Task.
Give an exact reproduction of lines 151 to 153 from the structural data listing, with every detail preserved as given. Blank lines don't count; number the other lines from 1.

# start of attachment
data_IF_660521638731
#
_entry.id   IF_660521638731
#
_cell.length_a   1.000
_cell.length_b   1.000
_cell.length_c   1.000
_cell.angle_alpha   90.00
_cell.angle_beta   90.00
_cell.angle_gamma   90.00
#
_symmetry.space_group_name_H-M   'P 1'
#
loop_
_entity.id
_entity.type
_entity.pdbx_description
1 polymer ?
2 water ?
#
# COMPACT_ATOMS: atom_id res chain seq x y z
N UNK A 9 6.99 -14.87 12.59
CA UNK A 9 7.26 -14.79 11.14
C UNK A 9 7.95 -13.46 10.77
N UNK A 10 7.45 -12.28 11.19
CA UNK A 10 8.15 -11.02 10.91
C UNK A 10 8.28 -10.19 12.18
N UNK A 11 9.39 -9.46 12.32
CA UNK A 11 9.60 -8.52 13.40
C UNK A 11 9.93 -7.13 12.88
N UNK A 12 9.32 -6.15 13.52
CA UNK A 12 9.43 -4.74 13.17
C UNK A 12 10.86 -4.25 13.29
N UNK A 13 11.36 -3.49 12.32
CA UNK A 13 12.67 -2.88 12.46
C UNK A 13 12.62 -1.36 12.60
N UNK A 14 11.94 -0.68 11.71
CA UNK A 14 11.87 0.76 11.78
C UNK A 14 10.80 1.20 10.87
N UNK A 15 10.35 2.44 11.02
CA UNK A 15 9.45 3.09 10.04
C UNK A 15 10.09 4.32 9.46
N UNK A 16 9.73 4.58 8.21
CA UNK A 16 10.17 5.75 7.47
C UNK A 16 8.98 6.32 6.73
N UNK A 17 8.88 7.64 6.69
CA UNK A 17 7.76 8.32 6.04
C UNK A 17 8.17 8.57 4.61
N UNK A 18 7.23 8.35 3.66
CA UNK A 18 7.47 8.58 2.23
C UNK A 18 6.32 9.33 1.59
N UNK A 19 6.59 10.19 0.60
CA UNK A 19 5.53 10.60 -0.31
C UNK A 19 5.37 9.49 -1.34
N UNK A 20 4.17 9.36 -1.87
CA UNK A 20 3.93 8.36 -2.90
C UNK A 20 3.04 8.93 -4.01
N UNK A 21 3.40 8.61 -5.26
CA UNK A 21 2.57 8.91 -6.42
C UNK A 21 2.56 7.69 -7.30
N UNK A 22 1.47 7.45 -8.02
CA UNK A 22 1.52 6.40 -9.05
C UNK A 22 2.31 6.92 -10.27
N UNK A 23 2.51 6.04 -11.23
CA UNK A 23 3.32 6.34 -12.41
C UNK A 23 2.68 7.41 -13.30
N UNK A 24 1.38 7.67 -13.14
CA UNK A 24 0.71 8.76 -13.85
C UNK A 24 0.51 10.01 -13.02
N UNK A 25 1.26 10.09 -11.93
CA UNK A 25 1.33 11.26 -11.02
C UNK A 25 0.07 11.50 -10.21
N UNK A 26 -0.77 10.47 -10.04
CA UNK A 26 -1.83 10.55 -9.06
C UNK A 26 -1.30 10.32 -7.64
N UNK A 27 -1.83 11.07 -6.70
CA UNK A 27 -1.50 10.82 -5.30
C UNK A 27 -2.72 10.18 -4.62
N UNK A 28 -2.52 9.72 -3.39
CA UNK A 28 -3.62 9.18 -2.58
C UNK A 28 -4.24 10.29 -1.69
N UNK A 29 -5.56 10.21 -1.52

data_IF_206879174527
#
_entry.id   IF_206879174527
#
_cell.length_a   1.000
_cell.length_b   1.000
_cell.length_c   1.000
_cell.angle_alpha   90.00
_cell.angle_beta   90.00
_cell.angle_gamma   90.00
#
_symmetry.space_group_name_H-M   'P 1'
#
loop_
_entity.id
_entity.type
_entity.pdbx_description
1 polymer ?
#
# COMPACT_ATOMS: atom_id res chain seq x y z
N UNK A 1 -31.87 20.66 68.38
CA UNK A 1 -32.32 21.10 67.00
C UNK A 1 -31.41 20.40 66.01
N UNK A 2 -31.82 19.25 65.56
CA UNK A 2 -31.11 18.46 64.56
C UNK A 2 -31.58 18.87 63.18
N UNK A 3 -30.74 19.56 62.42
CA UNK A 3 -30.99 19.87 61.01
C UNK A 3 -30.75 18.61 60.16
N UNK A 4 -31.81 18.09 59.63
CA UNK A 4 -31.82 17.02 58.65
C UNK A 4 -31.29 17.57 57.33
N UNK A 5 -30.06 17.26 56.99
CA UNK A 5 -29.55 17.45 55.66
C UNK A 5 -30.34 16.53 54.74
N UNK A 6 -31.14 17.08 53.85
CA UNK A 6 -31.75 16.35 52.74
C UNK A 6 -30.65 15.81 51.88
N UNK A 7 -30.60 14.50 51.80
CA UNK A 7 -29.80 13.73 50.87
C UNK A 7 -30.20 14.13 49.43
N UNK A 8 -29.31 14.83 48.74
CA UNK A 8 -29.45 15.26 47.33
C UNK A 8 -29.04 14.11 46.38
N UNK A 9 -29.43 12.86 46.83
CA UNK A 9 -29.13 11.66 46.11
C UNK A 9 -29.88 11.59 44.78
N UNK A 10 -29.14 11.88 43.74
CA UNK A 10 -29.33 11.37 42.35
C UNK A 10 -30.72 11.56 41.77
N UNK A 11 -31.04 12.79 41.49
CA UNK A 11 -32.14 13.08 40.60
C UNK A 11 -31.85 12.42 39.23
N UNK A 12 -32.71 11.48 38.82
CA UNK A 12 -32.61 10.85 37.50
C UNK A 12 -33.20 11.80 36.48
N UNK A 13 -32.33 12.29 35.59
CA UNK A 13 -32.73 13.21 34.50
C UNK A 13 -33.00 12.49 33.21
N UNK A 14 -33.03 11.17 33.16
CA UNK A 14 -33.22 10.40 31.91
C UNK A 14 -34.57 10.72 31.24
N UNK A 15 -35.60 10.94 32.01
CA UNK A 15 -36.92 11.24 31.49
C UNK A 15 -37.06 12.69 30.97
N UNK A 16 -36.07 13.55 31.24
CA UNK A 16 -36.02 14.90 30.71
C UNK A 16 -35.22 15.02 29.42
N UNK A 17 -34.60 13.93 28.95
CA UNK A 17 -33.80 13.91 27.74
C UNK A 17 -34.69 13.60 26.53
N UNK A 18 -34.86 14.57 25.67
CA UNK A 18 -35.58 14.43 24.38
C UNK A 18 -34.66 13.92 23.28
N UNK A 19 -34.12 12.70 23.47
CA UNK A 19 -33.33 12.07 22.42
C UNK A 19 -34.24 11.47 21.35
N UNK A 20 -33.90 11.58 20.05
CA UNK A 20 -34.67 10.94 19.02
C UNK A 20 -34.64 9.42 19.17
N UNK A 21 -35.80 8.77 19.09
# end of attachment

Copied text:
N UNK A 17 -34.60 13.93 28.95
CA UNK A 17 -33.80 13.91 27.74
C UNK A 17 -34.69 13.60 26.53